Why Japan’s private lunar lander crashed on the Moon

Why Japan’s private lunar lander crashed on the Moon

Japanese company ispace finally knows what caused its beloved lunar lander to crash into the surface of the Moon. The unlikely culprit of the lander’s free fall appears to have been a large cliff, which caused Hakuto-R to miscalculate its distance from the surface.

One month after Hakuto-R Mission 1 (M1) lunar lander plunged towards the cratered surface of the MoonTokyo-based ispace released the results of his investigation in the failure of its inaugural mission. The company revealed that as the lander descended towards the lunar surface, Hakuto-R estimated it was very close to zero altitude. when in reality it was almost 3 miles (5 kilometers) above the surface. As a result, the lander slowed down down its speeds on the way down, eventually running out of fuel and falling free on the moon.

A view of the alleged crash site, with debris strewn across the surface of the Moon.
Picture: NASA/GSFC/Arizona State University

The lander probably miscalculated its altitude after flying over the edge of a crater it was about 1.8 miles (3 kilometers) higher than the surrounding lunar surface. “Although the lander did not perform a soft landing, the cause has been identified and improvements are being incorporated into Missions 2 and 3,” ispace wrote in its statement.

Hakuto-R M1 launched on December 11, 2022 aboard a SpaceX Falcon 9 rocket from Cape Canaveral Space Force Station in Florida, marking the Japanese company’s maiden mission. ispace was looking for to become the first private space company to successfully land on the surface of the Moon. In 2019, The Israeli lander Bersheet suffered the same fate in its own bid to become the first private lander to safely reach the lunar surface.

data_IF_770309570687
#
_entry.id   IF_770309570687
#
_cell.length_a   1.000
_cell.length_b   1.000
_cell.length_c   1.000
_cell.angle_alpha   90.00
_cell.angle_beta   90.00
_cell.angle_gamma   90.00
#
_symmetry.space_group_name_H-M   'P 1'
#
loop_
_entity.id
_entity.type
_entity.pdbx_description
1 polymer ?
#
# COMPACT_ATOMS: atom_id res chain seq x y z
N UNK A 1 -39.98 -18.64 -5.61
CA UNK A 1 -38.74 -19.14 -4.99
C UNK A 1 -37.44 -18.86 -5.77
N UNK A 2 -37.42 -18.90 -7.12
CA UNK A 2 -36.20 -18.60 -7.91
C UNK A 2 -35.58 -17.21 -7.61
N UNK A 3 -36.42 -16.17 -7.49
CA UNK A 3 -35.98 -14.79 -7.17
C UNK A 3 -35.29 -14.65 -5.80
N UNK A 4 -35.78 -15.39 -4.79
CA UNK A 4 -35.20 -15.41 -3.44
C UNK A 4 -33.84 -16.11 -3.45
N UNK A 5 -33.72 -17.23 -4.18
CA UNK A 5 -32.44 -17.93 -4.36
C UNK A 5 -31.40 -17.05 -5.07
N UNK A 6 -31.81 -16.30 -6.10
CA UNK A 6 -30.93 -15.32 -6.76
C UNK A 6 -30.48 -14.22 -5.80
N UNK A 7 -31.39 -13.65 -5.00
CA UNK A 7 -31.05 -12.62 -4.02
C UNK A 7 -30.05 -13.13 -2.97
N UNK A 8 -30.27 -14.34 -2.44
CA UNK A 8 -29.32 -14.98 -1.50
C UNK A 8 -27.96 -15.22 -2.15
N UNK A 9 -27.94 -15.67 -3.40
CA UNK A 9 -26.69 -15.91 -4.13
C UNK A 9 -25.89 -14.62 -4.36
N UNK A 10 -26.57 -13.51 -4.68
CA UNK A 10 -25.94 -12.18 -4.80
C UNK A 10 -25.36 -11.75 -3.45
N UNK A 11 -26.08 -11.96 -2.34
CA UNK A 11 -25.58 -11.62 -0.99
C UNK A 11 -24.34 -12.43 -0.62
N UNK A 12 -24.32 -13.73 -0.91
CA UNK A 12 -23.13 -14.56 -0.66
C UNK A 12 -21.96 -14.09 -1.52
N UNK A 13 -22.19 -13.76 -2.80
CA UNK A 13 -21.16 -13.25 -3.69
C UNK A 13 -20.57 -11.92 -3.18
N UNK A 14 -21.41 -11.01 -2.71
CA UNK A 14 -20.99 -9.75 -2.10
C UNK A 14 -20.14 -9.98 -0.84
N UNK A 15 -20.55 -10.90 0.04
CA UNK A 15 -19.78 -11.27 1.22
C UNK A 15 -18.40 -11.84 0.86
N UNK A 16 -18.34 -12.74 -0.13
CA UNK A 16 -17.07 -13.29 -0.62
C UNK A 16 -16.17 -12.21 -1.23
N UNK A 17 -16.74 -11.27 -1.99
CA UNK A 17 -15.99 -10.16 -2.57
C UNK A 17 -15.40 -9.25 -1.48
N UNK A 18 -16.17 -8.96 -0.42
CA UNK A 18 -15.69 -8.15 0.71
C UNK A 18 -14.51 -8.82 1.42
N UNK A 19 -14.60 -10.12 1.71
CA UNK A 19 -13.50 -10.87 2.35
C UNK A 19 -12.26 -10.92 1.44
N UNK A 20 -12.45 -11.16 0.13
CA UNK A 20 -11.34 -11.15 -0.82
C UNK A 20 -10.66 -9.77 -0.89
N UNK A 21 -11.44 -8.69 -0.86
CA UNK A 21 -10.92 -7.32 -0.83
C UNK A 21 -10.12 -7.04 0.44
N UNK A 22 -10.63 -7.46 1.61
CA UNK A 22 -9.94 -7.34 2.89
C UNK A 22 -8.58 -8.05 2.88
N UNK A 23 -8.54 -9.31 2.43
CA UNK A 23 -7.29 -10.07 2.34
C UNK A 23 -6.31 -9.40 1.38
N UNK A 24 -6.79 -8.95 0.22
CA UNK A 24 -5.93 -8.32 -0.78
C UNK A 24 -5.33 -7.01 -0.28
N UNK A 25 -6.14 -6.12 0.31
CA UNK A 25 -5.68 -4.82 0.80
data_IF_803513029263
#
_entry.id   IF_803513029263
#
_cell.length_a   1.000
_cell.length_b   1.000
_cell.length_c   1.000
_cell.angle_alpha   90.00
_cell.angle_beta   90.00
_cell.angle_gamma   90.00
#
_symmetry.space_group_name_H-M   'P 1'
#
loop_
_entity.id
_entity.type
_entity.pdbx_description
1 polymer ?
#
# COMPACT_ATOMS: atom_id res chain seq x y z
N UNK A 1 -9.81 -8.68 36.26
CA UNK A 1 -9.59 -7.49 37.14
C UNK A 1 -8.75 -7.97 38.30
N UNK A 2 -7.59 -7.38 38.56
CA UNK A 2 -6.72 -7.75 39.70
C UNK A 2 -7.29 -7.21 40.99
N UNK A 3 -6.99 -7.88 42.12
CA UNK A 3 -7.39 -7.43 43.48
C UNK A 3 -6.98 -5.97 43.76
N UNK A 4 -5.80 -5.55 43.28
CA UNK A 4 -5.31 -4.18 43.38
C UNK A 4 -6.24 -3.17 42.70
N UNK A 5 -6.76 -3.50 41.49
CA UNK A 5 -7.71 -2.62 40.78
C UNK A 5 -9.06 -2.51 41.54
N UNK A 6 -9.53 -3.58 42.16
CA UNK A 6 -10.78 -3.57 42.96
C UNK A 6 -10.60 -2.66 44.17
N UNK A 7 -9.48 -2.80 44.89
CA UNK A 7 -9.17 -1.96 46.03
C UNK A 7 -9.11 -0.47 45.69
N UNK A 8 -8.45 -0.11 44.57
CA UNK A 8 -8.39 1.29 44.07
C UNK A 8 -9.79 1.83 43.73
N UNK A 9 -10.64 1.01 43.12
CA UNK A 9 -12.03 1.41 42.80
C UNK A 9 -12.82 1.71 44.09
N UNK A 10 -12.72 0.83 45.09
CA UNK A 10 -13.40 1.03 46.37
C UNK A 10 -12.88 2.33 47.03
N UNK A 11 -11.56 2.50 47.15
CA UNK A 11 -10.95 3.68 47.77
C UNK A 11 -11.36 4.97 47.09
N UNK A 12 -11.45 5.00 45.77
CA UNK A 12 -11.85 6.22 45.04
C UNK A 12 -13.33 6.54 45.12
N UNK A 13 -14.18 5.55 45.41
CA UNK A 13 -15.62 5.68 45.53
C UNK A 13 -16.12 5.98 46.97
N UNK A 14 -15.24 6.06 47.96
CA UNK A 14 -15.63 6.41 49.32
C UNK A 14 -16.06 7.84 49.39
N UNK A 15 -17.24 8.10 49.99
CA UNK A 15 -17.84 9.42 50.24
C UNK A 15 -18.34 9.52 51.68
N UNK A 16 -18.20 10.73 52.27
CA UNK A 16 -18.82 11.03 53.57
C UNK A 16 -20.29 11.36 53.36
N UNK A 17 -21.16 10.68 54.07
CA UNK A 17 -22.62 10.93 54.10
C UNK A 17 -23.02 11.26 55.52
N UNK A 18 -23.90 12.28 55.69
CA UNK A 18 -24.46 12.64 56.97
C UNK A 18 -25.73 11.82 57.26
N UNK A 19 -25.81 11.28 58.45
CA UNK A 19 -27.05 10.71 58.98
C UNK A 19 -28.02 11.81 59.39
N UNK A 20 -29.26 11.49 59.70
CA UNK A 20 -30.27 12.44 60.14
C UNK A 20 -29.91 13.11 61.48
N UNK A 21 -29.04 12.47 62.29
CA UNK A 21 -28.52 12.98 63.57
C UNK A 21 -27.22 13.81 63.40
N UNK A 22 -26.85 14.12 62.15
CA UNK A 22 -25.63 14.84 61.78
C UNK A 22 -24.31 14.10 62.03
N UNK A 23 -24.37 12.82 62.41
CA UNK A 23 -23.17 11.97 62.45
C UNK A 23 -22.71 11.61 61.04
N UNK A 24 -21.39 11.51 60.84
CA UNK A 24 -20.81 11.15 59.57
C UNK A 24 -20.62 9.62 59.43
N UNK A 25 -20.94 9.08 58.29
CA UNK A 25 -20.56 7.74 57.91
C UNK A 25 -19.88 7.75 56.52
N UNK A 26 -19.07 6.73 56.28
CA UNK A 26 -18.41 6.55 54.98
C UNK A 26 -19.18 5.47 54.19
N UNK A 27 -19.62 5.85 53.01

Related: NASA’s Lunar Orbiter captures harrowing views of Japanese lander crash site

The Japanese mission had been climb slowly up to last moments before the crash. THE Hakuto-R M1 the lander had to touch down on April 25 at 12:40 p.m. ET, but “shortly after the scheduled touchdown time, no data was received indicating a touchdown,” ispace wrote in a statement at the time.

Hakuto-R M1 carried both commercial and government-owned payloads, including a tiny two-wheeled transforming robot from the Japanese space agency. The lunar lander was expected to usher in a new era for commercial space ventures by regularly delivering payloads to the Moon.

After the failed landing attempt, shares of ispace fell 20% to mark its stock’s worst performance since its IPO earlier this month. Bloomberg reported at the time. The company would work on two follow-up missions, with lessons learned from its first attempt.

“Mission 1 demonstrated high technical reliability, as our lander reached the lunar surface just before touchdown,” ispace founder and CEO Takeshi Hakamada said in a Friday statement. “Now we were able to identify the problem during the landing and have a very clear idea of ​​how to improve our future missions.”

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